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It seems to me like the only way to get rid of the complete charge on the HV battery is to dump it through the DC-DC convertor and then into the 12V battery. This would be consistent with the reports of "it doesn't happen if the 12V battery is removed" (though that would also preclude some of the electronics running).

Anything else would almost surely show us something getting hot while the power is being dissipated. (You'd have a report if it was using the HVAC system to dump the power.)
I presume the cell-balancing shunt circuits on the "supervisory boards" do it - about 3 watts per cell over 60 hours would do it. That's still 279 watts in a small enclosed space but the steel enclosure probably dissipates heat fairly well even if the cooling pump can't come on becase of the 12V battery is dead. Nobody has ever witnessed the bricking in action, and nobody knows how long the pack discharging actually takes. They would probably notice some warmth coming from the car's underside.
 

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So After I had been writing that the "junkyard mode" (deliberate bricking by design) was just speculation that I no longer think is correct, Moritz reports that it is correct. However, if removing the 12V battery triggers junkyard mode as I previously suspected, why is "Vincent Rapide" reporting successful cases of long term storage with the battery disconnected? So we still don't know for sure what triggers the bricking process - although keeping a small charger connected to the 12V battery during long term storage is the sure method to prevent it.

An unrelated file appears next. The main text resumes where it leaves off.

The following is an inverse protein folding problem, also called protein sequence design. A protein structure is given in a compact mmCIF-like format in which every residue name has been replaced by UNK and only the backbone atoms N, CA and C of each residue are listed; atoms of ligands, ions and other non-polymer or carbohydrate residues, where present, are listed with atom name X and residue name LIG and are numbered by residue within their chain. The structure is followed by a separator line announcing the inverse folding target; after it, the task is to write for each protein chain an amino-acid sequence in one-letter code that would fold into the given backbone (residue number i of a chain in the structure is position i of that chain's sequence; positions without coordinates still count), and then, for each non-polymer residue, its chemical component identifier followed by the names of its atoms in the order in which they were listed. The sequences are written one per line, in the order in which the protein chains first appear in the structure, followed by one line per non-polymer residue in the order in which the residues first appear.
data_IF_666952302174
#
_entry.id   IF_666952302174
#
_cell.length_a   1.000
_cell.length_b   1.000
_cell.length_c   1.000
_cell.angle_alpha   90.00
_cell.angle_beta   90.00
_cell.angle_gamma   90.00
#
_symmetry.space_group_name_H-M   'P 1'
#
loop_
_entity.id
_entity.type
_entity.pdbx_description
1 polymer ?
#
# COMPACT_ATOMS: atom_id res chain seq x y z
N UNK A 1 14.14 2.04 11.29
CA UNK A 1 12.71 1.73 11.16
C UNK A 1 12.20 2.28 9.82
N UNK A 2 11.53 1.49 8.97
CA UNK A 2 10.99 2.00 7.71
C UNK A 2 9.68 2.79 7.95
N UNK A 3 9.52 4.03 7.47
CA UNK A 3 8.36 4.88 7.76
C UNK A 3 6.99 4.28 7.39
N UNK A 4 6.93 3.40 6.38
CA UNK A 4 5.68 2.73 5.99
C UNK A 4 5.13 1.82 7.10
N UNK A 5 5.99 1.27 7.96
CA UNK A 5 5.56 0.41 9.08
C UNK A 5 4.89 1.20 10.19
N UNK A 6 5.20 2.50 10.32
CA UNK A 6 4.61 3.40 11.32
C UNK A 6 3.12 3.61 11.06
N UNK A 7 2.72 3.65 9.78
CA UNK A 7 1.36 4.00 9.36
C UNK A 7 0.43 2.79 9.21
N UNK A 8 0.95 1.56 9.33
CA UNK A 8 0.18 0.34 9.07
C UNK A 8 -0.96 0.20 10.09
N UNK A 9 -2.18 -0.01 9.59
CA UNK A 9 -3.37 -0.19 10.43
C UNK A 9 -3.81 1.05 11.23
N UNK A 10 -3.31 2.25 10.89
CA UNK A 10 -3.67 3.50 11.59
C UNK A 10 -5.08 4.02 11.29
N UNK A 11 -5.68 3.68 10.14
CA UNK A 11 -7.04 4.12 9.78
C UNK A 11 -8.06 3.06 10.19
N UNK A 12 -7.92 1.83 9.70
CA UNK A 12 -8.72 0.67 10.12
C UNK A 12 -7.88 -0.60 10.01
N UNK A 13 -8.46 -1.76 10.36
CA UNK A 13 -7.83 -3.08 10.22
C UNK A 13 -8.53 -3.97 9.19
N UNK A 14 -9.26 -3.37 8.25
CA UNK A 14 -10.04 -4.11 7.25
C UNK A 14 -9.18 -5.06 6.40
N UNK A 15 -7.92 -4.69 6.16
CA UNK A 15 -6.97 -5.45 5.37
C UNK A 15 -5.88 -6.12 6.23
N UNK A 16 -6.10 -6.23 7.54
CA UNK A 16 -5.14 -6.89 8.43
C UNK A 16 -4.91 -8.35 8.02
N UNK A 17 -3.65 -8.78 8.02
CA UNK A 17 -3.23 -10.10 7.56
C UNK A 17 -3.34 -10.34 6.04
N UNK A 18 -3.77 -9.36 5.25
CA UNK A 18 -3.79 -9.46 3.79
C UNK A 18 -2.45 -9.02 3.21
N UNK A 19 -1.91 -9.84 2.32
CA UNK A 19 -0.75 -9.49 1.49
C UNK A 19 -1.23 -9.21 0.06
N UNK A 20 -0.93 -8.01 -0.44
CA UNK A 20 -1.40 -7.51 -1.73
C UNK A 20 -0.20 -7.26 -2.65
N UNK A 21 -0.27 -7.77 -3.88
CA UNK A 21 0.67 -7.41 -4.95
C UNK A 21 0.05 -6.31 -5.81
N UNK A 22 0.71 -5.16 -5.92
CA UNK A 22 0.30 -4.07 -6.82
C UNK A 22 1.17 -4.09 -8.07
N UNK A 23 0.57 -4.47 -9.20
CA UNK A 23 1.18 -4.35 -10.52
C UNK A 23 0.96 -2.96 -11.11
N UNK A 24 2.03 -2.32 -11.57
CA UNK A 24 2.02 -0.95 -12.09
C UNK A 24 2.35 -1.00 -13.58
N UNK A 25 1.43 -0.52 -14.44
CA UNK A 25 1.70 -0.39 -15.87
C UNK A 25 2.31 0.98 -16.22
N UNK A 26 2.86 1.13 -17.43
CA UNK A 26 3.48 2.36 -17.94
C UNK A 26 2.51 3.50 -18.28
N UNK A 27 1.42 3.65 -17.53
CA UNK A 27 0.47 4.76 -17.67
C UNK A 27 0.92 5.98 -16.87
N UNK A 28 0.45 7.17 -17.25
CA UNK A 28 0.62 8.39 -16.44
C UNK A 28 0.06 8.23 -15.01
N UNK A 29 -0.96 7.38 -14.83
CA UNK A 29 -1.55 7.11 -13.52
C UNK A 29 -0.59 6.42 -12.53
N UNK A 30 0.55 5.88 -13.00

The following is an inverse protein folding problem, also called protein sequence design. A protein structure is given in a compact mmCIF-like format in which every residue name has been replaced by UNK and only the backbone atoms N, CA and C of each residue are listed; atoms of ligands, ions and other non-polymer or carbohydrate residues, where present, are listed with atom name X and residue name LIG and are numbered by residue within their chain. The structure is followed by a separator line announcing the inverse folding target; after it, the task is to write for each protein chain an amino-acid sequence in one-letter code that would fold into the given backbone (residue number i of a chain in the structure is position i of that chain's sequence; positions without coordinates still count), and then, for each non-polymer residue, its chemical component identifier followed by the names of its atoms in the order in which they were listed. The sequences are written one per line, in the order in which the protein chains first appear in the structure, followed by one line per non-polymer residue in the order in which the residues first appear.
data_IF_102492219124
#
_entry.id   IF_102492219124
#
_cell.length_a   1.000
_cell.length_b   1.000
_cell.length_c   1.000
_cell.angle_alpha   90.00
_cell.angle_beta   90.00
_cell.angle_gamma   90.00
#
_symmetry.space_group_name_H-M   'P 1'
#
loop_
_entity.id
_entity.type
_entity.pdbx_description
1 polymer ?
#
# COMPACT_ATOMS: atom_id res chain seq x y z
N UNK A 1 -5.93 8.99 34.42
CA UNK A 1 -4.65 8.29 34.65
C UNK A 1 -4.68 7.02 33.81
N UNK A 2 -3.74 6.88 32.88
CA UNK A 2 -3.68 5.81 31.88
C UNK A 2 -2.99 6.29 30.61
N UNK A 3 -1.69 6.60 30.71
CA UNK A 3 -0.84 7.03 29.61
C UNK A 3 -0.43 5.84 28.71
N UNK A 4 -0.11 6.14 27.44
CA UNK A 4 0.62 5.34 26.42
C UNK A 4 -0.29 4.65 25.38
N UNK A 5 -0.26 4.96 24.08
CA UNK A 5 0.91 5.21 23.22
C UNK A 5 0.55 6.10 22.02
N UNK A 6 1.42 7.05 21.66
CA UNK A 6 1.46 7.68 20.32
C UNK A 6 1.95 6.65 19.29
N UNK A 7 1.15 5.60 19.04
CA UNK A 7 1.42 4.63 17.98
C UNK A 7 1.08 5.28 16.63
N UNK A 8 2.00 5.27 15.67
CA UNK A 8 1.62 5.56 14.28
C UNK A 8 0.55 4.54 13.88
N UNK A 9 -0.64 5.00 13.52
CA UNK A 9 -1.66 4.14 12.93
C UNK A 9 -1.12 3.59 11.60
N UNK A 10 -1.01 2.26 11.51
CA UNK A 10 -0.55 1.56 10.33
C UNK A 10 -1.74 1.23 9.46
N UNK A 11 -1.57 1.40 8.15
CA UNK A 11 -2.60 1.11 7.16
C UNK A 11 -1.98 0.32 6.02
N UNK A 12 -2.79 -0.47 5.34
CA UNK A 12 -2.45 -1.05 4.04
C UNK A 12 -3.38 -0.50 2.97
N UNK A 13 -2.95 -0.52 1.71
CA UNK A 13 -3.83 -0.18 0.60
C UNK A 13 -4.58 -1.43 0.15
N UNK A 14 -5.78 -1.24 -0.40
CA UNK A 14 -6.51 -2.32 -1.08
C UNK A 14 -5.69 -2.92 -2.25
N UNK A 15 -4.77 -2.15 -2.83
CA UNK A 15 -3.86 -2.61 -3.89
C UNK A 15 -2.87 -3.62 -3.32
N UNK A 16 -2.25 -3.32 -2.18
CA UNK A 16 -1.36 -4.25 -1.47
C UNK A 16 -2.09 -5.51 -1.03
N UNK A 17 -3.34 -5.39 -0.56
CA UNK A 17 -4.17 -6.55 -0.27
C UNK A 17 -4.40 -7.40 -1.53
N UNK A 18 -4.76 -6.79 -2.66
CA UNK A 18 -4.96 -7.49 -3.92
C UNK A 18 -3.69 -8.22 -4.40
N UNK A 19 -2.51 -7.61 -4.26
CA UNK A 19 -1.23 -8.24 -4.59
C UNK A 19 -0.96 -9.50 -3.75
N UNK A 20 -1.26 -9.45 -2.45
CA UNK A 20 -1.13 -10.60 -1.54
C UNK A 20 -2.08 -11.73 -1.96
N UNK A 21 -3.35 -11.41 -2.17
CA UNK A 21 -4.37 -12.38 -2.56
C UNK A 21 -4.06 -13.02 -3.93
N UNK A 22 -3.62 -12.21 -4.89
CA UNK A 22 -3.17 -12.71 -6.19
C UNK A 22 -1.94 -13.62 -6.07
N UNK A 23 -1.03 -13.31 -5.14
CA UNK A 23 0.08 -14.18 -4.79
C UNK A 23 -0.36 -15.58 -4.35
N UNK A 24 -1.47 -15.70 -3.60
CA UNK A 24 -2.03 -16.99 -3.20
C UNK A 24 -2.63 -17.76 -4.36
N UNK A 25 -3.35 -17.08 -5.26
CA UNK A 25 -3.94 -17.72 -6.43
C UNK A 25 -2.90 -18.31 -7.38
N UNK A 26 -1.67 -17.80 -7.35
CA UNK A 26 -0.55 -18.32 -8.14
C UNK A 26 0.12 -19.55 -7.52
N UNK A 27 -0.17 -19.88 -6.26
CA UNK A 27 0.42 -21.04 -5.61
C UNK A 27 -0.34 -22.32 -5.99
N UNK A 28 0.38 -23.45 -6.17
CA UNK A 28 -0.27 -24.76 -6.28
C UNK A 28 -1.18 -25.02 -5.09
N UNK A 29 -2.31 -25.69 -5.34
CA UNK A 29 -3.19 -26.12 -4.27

And, at least we now know how to fix it - which admittedly is still a difficult and expensive job - especially the sending of the BMS to Europe to get reset - although I presume it no longer has to go to that userous shop in the Ukraine.
So first of all Minecooky take you message and call it truth. So forget about the junkyard mode, as this is really nonsens and proven by measurement, internal documentation and reengineeing of the BMS firmware.
I just start a new post about giving some addition background knowledge from developer view.
Also the P18051C i addressed in the post. There are now colleagues around the world which could help you. Also the ukraine option is not too bad as he really knows (most times) what to do.
Eqpassion is just forwarding it to a other guy in Lithuania, who even fix it and switch of HV isolation measurement functions. This is just real dangerous and even not necessary if he would do the job right.

If you what to fix it in US or CAN i can link you locally.
Or i can tell you a European shop which can really fix it and not just reset the P18051C :) For reach to reset P18051C only you even do not need to open the BMS at all, if you really understand the BMS functions. I also checked the work of 5 different sources in meantime and can tell you which unit is done by who :cool: and what is done wrong.